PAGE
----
8. eric

    eric Member

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    I like my Rokkor lenses better than my Nikkor lenses. There are many Leica lenses made by Minolta.
     
  9. bobfowler

    bobfowler Subscriber

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    Current manual focus models? Yikes! You really narrowed down the available field...

    I haven't looked at the Nikon catalog for 2005 yet, but if it's still available as a manual focus lens, I'd take a 24mm f/2.8.

    Not limiting myself to "current models", if I could ONLY have 2 lenses for my Nikons, they would be the 25-50mm f/4 AIs and the 50-135mm f/3.5 AIs. Luckily, I'm not limited to 2 lenses... (I have 16 Nikon lenses in the arsenal)
     
  10. Akkorn

    Akkorn Member

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    24 f2.8 AI, 50 f1.4AI & 75-150 series E zoom. With this trio I can cover most situations.
     
  11. Tom Duffy

    Tom Duffy Member

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    I've only owned one Nikon, a FM2n, I believe, and one lens the 35 f1.4. It was actually a fairly awesome combination. Having used a Leica M since 1974, I couldn't get used to the noisy shutter. But again, what a lens!
     
  12. BradS

    BradS Subscriber

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    Thanks all for your input (and please keep it coming). I'm very late coming to the Nikon party. After shooting mainly Pentax since about 1978, I bought an FM3a with the 50mm, f/1.8 AIS about a year ago. I've recently decided to treat myself to some brand new glass. Something of a luxury for me. Have lots of lenses but have only ever purchased two new....and both of those were relatively un-interesting (50mm, f/1.8).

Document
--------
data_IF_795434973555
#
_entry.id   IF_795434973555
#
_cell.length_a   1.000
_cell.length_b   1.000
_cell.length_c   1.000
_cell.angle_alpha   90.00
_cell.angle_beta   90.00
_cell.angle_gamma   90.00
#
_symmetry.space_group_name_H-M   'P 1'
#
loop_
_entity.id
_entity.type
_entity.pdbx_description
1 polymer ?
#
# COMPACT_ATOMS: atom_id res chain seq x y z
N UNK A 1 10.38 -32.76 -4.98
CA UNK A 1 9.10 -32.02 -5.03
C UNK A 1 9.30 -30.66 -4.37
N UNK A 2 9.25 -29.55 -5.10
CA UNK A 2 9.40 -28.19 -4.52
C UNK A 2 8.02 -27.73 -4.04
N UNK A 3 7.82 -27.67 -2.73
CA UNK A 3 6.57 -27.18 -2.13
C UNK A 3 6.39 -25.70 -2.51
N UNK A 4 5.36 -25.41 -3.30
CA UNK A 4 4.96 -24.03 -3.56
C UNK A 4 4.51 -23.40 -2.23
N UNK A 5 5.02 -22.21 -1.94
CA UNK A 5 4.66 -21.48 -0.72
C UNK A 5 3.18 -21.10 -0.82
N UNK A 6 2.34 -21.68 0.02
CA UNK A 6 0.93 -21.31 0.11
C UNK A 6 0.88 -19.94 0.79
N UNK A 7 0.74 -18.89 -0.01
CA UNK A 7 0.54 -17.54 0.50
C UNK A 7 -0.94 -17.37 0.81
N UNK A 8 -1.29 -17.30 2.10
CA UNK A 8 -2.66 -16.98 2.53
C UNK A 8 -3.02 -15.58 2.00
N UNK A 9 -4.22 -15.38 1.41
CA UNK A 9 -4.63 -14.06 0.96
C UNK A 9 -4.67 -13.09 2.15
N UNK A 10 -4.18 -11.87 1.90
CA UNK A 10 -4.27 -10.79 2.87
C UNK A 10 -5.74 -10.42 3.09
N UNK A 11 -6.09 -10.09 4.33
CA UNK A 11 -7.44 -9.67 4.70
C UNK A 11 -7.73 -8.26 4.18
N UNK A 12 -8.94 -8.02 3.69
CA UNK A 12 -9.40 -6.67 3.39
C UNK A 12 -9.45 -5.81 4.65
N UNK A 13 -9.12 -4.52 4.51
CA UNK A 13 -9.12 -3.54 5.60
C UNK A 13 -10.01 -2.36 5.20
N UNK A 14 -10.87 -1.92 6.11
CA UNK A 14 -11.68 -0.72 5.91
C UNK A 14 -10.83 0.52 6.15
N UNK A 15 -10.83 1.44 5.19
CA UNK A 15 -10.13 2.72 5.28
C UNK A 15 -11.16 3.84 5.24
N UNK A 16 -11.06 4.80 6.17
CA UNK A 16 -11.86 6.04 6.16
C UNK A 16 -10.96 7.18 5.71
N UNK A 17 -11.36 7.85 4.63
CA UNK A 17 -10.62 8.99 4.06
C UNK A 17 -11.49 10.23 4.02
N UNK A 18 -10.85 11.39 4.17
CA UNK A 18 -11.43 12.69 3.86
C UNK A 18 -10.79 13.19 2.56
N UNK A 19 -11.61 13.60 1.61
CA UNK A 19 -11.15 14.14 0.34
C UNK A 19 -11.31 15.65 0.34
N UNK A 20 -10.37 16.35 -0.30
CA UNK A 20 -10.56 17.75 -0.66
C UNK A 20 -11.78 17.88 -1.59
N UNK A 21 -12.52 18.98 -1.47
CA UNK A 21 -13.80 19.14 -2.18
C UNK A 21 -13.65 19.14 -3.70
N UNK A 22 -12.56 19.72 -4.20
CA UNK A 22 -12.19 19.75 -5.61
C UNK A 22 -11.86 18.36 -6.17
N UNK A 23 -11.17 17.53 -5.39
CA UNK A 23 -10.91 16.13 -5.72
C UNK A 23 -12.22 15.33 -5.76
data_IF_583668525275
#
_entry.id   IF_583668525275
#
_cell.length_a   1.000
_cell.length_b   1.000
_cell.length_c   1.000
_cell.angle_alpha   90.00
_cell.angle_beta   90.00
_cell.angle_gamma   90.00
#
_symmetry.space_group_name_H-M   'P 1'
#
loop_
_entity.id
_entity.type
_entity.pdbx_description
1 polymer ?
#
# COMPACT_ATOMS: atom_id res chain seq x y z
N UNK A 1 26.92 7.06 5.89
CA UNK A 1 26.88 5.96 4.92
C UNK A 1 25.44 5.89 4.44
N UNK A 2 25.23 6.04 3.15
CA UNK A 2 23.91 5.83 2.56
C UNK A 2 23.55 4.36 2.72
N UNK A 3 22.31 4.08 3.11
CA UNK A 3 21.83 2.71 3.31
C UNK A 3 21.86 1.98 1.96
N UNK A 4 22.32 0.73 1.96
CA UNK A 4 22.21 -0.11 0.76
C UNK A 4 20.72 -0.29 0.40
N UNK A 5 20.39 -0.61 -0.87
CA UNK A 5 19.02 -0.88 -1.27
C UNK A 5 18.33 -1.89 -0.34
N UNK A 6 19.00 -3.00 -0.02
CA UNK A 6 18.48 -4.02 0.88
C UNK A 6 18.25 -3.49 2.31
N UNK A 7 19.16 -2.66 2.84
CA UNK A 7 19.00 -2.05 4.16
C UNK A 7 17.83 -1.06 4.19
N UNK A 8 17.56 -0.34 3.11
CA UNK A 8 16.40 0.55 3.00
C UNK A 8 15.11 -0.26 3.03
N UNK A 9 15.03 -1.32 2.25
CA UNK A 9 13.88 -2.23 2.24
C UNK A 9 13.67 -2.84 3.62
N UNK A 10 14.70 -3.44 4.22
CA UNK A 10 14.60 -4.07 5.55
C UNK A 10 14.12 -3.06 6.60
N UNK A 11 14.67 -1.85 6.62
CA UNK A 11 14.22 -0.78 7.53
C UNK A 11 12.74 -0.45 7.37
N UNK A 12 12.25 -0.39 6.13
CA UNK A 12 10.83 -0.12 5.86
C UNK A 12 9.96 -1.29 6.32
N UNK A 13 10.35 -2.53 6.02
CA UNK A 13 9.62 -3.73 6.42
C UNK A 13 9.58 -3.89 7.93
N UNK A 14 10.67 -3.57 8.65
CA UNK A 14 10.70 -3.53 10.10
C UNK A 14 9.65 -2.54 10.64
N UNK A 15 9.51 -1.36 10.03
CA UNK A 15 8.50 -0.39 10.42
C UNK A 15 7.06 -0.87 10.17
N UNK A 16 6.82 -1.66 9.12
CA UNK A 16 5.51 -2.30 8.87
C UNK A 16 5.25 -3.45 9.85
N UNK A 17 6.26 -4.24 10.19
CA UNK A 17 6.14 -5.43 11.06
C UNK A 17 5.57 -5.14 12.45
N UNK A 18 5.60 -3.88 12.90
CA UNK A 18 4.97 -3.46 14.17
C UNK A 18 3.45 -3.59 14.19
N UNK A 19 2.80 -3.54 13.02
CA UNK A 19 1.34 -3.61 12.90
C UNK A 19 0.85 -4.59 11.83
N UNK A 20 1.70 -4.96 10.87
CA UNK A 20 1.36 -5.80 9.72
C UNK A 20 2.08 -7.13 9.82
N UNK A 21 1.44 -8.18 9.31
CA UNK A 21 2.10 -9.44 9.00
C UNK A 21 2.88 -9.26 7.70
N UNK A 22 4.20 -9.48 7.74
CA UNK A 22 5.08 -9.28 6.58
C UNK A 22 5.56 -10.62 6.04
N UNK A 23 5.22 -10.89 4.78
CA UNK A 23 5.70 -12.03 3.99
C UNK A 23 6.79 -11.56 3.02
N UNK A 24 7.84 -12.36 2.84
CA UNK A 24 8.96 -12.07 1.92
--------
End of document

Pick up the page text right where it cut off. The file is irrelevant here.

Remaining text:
Just glancing at the responses so far, the 24/2.8, 28/2.8 and the 105/2.5 look well favored. I must say, I am tempted by the 35/1.4 and the 85/2 too.

    Decisions, decisions.....
     
  13. sam0831

    sam0831 Member

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    Sweet, you are correct Sir! The 70-210E is nice too.
     
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  15. Mongo

    Mongo Member

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    Brad-

    Nikkor wide angle lenses tend to have a family trait...they all exhibit mild pincushion distortion, especially wide open. The reason so many of us mentioned the 28/2.8 AiS lens is that it's the Nikkor that comes closest to the ideal regarding distortion, while also being an extremely sharp lens. Luckily, the current AF version (28/2.8D - note the D) uses the same optical formula as the old 28/2.8 AiS lens, so it's equally excellent. Given that it's a wide angle lens, using the AF version as a manual focus lens is easy enough. If you decide to buy new, this would be the very first Nikkor I'd recommend. (Unless low-light shooting is your thing, in which case you'll have to put up with some distortion with a faster Nikkor wide angle lens.)

    In the portrait focal lengths, you really can't go wrong with a Nikkor prime lens. They're all good, so it's more a matter of what length you like. I personally prefer the 105mm length, but Nikon has plenty of lenses to choose from in the 85 - 135mm range. I got great images with both the 105/2.5 and the 85/1.4, but I found myself reaching for the 105 most of the time so I eventually got rid of the 85 (and replaced it with a micro-Nikkor 105/4).

    Best of luck with your decisions. Nikon makes some great glass.